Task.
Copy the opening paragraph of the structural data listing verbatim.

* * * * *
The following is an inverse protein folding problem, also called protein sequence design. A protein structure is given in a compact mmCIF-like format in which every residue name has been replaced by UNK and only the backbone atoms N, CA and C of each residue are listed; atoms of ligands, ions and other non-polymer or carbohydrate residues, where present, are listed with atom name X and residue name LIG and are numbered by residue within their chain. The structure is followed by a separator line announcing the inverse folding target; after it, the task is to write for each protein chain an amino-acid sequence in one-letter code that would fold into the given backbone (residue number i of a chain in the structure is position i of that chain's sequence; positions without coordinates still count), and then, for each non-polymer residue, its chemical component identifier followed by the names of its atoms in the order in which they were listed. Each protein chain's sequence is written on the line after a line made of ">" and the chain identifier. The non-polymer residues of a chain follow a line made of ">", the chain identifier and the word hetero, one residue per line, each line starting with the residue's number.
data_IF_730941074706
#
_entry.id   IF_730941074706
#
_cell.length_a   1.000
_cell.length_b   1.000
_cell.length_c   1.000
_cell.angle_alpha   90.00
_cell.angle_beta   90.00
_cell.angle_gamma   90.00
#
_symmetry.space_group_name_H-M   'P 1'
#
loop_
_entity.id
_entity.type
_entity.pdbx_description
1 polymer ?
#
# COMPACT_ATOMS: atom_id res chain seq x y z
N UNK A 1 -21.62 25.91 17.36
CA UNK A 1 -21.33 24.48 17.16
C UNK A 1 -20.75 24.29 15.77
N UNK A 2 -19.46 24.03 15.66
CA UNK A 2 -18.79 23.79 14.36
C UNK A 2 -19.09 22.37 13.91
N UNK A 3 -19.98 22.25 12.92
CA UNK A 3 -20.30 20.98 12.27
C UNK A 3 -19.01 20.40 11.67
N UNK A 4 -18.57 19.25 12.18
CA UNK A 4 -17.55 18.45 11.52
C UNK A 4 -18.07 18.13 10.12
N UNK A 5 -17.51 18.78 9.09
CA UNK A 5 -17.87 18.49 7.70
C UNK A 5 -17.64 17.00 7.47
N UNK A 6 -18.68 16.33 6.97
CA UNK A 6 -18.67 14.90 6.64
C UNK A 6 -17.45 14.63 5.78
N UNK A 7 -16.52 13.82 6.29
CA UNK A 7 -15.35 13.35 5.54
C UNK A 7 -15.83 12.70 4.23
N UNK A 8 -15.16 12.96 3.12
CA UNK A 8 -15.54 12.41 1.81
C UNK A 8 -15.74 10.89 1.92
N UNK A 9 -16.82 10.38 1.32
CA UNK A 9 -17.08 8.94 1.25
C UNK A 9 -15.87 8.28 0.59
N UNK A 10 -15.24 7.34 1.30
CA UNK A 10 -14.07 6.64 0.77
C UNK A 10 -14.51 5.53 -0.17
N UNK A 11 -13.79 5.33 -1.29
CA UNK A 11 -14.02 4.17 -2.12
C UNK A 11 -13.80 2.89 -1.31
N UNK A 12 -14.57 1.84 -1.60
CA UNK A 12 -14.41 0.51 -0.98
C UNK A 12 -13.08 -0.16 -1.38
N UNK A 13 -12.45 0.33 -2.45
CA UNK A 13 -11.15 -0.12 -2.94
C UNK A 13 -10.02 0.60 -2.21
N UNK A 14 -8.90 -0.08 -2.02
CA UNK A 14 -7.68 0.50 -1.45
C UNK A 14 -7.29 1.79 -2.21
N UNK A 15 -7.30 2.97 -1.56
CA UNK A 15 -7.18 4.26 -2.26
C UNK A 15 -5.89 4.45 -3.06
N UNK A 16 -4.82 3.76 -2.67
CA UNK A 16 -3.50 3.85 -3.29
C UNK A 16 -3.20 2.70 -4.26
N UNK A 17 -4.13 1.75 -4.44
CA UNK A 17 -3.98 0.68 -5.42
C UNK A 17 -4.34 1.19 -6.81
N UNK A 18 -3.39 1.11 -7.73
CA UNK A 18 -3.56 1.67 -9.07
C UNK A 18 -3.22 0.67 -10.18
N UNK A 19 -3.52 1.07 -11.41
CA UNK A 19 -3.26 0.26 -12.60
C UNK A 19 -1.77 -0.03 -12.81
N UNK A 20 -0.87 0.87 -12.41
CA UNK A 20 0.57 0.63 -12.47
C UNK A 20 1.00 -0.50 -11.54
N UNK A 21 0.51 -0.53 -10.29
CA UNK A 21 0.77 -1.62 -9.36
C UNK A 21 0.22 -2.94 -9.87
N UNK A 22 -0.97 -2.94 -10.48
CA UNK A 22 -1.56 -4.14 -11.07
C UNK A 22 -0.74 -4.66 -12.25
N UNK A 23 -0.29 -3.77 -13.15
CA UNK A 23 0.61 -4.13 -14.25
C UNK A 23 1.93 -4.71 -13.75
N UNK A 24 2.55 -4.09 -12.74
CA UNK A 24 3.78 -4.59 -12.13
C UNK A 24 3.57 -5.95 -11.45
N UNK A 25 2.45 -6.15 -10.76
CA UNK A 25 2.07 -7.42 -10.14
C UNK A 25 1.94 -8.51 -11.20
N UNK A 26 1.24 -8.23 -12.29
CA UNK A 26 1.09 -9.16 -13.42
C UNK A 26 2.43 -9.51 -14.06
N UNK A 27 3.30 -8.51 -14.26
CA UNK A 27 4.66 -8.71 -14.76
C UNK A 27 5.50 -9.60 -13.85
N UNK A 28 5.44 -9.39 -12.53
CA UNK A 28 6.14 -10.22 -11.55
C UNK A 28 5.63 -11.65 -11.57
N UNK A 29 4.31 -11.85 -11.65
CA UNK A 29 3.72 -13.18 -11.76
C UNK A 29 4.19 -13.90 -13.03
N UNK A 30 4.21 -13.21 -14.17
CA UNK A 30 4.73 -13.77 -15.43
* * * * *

The following is an inverse protein folding problem, also called protein sequence design. A protein structure is given in a compact mmCIF-like format in which every residue name has been replaced by UNK and only the backbone atoms N, CA and C of each residue are listed; atoms of ligands, ions and other non-polymer or carbohydrate residues, where present, are listed with atom name X and residue name LIG and are numbered by residue within their chain. The structure is followed by a separator line announcing the inverse folding target; after it, the task is to write for each protein chain an amino-acid sequence in one-letter code that would fold into the given backbone (residue number i of a chain in the structure is position i of that chain's sequence; positions without coordinates still count), and then, for each non-polymer residue, its chemical component identifier followed by the names of its atoms in the order in which they were listed. Each protein chain's sequence is written on the line after a line made of ">" and the chain identifier. The non-polymer residues of a chain follow a line made of ">", the chain identifier and the word hetero, one residue per line, each line starting with the residue's number.